A day in the life of Transitional Housing support workers

Daisy & Hayley Transitional Housing COVID-19 v2

The second blog in our series of personal stories from the frontline during the COVID-19 crisis, comes from two of our resident support workers in Transitional Housing, Daisy Fellowes and Hayley Rootes, who have also made it onto the BBC in an article about ‘Unseen key workers’.

Our Transitional Housing in Hastings and Rother includes a mixture of properties from 2 bed flats to 9 bed houses that accommodate young people aged 18-35 who require low level support.  Support workers come alongside the young people to provide help with a range of topics, guiding them towards living independently so they can eventually move into their own accommodation.

Daisy and Hayley give us a little insight into what life is like working in this service in the midst of COVID-19:

“Just another day at work for YMCA Transitional Housing in Hastings and Rother. Oh wait… No, we are in a pandemic!

We’ve been asked by our manager to supply cleaning products to all properties, so we call round shops and suppliers, zero in stock again. But that’s not a problem as there is always a way. A brain wave from Daisy plus a load of empty bottles, a popular concentrated home cleaning product, a bunch of maths skills to work out the dilution and Hayley with the required COSSH (Control of Substances Hazardous to Health Regulations 2002 to ensure we are fully compliant) and we’ve solved it! Cleaning products supplied to all properties.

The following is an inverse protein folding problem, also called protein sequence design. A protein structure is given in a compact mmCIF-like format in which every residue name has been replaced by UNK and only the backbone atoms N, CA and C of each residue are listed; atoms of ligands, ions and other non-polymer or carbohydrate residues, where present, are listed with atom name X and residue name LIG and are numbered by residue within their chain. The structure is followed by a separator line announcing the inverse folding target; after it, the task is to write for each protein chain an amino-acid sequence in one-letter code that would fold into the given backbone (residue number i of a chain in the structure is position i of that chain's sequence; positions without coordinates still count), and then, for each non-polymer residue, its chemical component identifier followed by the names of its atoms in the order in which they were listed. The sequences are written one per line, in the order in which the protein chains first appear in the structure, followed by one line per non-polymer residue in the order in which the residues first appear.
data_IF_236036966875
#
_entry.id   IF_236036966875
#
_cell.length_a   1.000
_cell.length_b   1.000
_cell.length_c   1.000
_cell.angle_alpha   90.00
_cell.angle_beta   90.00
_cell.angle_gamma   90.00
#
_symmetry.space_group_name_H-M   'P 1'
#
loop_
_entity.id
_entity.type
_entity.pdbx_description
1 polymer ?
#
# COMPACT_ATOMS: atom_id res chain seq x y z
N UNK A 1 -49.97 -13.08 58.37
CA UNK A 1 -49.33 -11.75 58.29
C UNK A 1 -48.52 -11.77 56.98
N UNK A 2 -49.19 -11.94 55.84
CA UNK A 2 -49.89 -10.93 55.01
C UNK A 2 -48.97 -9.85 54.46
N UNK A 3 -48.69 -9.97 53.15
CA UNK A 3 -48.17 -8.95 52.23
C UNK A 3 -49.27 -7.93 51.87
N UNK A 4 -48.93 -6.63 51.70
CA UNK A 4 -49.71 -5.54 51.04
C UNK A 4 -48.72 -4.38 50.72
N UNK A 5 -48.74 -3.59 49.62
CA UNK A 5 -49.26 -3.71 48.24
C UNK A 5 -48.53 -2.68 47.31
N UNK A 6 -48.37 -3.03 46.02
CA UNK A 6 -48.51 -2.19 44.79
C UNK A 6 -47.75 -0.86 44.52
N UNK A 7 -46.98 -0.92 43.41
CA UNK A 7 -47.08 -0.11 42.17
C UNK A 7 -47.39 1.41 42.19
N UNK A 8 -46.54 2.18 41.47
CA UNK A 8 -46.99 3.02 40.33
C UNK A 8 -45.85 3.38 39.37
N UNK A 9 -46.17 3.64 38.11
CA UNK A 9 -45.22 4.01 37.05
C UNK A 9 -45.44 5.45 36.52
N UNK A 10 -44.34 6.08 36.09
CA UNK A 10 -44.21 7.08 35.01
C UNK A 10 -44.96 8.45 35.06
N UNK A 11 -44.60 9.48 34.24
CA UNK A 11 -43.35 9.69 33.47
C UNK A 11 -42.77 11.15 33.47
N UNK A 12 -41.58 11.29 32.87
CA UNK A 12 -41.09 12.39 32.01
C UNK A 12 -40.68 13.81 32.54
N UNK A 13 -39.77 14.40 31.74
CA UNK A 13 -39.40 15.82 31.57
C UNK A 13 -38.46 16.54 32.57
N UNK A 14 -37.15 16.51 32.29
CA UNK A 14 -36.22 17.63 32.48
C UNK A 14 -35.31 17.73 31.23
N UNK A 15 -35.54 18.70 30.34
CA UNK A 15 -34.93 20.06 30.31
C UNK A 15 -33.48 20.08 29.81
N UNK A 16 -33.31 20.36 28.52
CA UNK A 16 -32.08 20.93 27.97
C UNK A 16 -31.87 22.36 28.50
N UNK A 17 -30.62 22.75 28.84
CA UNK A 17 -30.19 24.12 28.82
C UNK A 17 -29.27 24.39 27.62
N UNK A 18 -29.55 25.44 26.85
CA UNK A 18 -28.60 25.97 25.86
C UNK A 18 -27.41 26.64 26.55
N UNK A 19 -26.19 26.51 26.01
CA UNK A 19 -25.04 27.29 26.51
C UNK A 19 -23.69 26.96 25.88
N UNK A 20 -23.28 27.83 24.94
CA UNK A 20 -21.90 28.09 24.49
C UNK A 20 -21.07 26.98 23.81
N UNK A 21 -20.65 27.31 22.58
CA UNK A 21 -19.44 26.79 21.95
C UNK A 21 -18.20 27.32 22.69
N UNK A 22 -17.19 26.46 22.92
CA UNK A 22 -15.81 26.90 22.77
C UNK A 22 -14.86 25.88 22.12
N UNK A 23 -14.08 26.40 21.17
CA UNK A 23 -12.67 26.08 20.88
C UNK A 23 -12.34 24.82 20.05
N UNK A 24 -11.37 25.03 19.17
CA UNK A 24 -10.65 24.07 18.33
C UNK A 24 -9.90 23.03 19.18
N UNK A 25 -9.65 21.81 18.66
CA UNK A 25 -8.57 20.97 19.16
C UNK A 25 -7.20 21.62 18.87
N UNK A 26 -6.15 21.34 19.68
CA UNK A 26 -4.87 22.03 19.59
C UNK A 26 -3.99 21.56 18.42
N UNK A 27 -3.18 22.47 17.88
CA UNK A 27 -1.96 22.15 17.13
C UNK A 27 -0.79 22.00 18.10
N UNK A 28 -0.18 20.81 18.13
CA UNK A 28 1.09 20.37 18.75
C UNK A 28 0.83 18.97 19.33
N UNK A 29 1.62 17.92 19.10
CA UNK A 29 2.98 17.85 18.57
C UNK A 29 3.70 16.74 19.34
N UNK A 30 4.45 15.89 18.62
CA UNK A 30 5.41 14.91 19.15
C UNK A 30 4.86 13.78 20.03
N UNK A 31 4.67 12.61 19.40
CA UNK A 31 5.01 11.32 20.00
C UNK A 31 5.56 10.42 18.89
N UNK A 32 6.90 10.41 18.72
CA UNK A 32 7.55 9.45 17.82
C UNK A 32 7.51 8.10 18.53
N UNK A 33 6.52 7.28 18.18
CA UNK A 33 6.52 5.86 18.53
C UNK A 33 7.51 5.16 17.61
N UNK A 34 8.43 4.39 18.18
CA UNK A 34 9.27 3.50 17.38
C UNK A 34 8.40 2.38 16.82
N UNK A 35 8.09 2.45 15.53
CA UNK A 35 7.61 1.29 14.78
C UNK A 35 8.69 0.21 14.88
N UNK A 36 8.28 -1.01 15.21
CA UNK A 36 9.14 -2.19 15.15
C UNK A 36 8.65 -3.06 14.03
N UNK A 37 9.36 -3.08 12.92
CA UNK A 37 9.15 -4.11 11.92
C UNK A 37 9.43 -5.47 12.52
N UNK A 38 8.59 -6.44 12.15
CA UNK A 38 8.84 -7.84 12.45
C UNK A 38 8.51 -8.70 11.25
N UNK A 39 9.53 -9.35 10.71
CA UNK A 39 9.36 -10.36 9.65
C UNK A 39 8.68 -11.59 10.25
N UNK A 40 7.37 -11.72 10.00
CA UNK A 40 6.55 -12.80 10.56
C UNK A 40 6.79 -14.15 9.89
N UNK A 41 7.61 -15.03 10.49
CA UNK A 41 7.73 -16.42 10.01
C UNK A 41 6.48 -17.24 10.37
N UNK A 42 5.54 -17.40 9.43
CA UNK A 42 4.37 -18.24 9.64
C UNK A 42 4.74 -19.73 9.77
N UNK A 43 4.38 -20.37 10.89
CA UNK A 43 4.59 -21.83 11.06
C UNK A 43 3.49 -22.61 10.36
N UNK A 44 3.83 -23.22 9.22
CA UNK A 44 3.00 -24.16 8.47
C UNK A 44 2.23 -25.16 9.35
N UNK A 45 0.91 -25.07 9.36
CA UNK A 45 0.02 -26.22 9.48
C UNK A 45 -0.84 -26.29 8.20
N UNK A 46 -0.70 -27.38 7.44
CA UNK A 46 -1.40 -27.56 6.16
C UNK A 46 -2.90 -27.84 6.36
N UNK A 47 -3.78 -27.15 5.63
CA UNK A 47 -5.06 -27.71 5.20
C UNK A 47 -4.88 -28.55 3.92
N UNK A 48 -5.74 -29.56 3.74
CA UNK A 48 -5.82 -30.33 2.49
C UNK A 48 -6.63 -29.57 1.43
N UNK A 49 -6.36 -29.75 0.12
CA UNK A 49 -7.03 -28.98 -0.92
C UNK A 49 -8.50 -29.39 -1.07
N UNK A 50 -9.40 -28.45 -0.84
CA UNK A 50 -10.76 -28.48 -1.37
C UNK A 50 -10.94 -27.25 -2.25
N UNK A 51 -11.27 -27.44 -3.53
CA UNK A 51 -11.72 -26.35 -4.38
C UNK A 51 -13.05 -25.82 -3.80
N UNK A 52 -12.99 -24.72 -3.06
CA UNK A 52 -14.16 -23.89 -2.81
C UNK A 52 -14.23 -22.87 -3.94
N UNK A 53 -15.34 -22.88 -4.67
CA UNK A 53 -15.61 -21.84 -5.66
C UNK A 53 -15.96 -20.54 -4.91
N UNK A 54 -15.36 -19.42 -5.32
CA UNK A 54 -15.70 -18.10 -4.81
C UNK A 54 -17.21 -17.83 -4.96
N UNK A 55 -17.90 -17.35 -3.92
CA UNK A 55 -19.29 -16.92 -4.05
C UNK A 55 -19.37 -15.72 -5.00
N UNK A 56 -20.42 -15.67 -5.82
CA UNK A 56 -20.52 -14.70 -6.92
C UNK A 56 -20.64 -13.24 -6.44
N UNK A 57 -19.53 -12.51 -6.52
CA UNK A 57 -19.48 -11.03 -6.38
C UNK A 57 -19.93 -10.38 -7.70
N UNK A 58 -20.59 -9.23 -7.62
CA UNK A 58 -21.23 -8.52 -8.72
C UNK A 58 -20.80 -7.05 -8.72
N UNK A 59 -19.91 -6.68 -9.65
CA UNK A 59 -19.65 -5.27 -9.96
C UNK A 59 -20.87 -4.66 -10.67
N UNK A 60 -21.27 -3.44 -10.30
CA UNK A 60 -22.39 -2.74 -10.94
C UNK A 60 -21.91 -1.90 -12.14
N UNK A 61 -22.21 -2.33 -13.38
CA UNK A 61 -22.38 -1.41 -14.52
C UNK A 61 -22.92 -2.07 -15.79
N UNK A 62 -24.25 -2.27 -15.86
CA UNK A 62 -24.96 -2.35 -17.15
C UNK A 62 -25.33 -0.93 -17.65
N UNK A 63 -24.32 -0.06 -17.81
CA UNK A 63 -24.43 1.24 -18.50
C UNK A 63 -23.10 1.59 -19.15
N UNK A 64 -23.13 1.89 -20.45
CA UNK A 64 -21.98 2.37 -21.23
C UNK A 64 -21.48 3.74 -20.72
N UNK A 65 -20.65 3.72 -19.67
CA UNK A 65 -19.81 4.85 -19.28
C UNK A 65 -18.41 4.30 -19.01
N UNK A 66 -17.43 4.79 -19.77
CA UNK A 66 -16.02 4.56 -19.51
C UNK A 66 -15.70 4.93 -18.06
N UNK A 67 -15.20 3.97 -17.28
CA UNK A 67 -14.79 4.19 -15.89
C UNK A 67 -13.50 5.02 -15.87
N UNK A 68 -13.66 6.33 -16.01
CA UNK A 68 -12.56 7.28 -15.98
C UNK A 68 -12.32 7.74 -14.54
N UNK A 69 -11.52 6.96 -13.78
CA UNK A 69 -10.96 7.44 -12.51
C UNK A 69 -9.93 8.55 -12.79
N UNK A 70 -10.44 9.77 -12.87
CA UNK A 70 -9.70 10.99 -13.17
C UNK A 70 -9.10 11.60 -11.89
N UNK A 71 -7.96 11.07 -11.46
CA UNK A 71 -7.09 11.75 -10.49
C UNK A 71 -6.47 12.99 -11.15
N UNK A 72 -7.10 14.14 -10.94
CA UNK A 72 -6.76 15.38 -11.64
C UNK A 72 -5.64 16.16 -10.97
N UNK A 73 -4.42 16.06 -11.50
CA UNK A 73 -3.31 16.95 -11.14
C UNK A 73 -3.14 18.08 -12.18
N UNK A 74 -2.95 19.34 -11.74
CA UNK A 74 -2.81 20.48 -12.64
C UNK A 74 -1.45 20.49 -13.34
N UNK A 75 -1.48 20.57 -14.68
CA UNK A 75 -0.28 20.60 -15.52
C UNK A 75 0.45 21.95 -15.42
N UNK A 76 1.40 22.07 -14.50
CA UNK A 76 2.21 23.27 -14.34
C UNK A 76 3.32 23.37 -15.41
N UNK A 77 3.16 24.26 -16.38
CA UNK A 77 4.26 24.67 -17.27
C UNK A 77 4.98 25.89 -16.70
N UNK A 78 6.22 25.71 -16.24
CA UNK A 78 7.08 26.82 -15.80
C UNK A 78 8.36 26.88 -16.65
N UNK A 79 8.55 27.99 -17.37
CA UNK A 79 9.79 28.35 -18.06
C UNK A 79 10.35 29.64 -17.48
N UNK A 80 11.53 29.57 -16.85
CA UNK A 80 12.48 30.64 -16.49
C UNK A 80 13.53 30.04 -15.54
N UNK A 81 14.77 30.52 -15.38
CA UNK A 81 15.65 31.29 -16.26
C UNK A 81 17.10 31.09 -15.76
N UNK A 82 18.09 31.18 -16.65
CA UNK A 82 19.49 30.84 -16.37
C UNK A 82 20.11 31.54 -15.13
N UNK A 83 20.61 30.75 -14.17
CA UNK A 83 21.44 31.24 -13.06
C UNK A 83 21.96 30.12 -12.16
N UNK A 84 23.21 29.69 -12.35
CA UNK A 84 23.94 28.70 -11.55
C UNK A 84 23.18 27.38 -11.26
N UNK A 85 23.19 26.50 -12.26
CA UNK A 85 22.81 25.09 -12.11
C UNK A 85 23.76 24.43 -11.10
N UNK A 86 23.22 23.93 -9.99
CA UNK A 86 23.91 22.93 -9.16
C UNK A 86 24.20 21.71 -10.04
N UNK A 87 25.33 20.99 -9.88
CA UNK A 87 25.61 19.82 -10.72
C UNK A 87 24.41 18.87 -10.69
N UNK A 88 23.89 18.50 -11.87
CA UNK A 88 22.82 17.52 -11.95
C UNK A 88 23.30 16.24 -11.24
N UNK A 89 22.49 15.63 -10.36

Lockdown? Don’t panic we’ve got this.

Hayley prints a list of residents for us to call to check they are ok. One team member is sent home due to isolation. It’s getting a bit more real now. While the emails load it’s time to turn on the phone and listen to voicemails. There’s an urgent safeguarding issue, a broken washing machine, and a fire alarm panel needing to be reset. Emails have loaded and there is now also a leak!

It’s the usual Monday in Transitional Housing except now we must literally roll up our sleeves and put on our gloves.

Gloves check, mask check, hand sanitizer check, cleaning rota check.

Next we’re off to the supermarket with a shopping list, two trolleys and a rough idea of shopping limits. We make a couple of cut-throat decisions at the till over the number of wraps and bread we can buy, now to fit this in the car and deliver to our residents.

Back at the office the phone rings; a resident is feeling anxious over social distancing rules so we give support and reassurance and all is ok again until… we’re informed about a young person who needs urgent accommodation. Daisy liaises with the right people, pulls some strings and organises a last-minute move but the room needs a deep clean. We get to work. If only we remembered to take the before and after photos – Kim and Aggie eat your heart out.

A few emails later the week’s nearly over but we have weekend and evening shifts to cover in Eastbourne, assessments to arrange, rents to be paid and hampers to deliver. We’re no longer working in pairs, everyone is strictly sticking to social distancing guidelines, so we have daily team meetings by video chats on Microsoft Teams and WhatsApp group calls.

There may be an “i” in Hastings but there’s no “i” in team and Hastings team has been brilliant!”





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